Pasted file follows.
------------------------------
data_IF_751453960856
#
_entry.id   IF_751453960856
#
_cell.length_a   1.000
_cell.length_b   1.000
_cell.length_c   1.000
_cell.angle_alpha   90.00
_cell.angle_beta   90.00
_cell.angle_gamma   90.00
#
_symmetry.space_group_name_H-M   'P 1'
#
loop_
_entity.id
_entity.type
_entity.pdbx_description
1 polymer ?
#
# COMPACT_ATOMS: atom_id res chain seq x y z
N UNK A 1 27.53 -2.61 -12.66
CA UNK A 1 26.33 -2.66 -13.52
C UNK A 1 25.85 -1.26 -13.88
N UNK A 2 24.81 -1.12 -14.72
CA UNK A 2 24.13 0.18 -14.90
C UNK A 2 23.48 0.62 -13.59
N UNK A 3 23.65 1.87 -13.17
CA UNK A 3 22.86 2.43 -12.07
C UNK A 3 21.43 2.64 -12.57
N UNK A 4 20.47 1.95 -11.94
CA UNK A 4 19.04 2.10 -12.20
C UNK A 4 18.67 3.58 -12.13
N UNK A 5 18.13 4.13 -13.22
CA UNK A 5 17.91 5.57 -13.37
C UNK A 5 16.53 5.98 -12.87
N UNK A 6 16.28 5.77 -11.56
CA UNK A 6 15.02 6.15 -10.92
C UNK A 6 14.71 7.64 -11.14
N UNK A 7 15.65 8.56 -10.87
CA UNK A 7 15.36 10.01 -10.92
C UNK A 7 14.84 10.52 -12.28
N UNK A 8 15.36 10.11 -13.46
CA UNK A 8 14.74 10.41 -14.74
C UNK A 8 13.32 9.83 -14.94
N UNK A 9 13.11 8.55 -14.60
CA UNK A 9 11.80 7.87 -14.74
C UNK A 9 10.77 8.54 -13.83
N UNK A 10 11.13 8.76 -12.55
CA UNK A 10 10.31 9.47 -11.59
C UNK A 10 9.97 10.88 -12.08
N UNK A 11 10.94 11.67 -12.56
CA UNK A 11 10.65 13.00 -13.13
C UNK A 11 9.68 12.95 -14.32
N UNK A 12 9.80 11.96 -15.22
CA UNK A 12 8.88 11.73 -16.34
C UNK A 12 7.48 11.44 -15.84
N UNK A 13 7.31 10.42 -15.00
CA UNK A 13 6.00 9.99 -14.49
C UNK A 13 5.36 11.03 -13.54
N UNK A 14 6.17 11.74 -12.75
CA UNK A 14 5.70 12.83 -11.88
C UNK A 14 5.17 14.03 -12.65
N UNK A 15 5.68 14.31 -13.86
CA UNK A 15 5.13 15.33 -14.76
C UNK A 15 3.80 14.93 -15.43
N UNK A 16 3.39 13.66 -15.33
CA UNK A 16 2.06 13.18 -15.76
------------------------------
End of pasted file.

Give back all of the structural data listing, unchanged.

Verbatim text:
data_IF_751453960856
#
_entry.id   IF_751453960856
#
_cell.length_a   1.000
_cell.length_b   1.000
_cell.length_c   1.000
_cell.angle_alpha   90.00
_cell.angle_beta   90.00
_cell.angle_gamma   90.00
#
_symmetry.space_group_name_H-M   'P 1'
#
loop_
_entity.id
_entity.type
_entity.pdbx_description
1 polymer ?
#
# COMPACT_ATOMS: atom_id res chain seq x y z
N UNK A 1 27.53 -2.61 -12.66
CA UNK A 1 26.33 -2.66 -13.52
C UNK A 1 25.85 -1.26 -13.88
N UNK A 2 24.81 -1.12 -14.72
CA UNK A 2 24.13 0.18 -14.90
C UNK A 2 23.48 0.62 -13.59
N UNK A 3 23.65 1.87 -13.17
CA UNK A 3 22.86 2.43 -12.07
C UNK A 3 21.43 2.64 -12.57
N UNK A 4 20.47 1.95 -11.94
CA UNK A 4 19.04 2.10 -12.20
C UNK A 4 18.67 3.58 -12.13
N UNK A 5 18.13 4.13 -13.22
CA UNK A 5 17.91 5.57 -13.37
C UNK A 5 16.53 5.98 -12.87
N UNK A 6 16.28 5.77 -11.56
CA UNK A 6 15.02 6.15 -10.92
C UNK A 6 14.71 7.64 -11.14
N UNK A 7 15.65 8.56 -10.87
CA UNK A 7 15.36 10.01 -10.92
C UNK A 7 14.84 10.52 -12.28
N UNK A 8 15.36 10.11 -13.46
CA UNK A 8 14.74 10.41 -14.74
C UNK A 8 13.32 9.83 -14.94
N UNK A 9 13.11 8.55 -14.60
CA UNK A 9 11.80 7.87 -14.74
C UNK A 9 10.77 8.54 -13.83
N UNK A 10 11.13 8.76 -12.55
CA UNK A 10 10.31 9.47 -11.59
C UNK A 10 9.97 10.88 -12.08
N UNK A 11 10.94 11.67 -12.56
CA UNK A 11 10.65 13.00 -13.13
C UNK A 11 9.68 12.95 -14.32
N UNK A 12 9.80 11.96 -15.22
CA UNK A 12 8.88 11.73 -16.34
C UNK A 12 7.48 11.44 -15.84
N UNK A 13 7.31 10.42 -15.00
CA UNK A 13 6.00 9.99 -14.49
C UNK A 13 5.36 11.03 -13.54
N UNK A 14 6.17 11.74 -12.75
CA UNK A 14 5.70 12.83 -11.88
C UNK A 14 5.17 14.03 -12.65
N UNK A 15 5.68 14.31 -13.86
CA UNK A 15 5.13 15.33 -14.76
C UNK A 15 3.80 14.93 -15.43
N UNK A 16 3.39 13.66 -15.33
CA UNK A 16 2.06 13.18 -15.76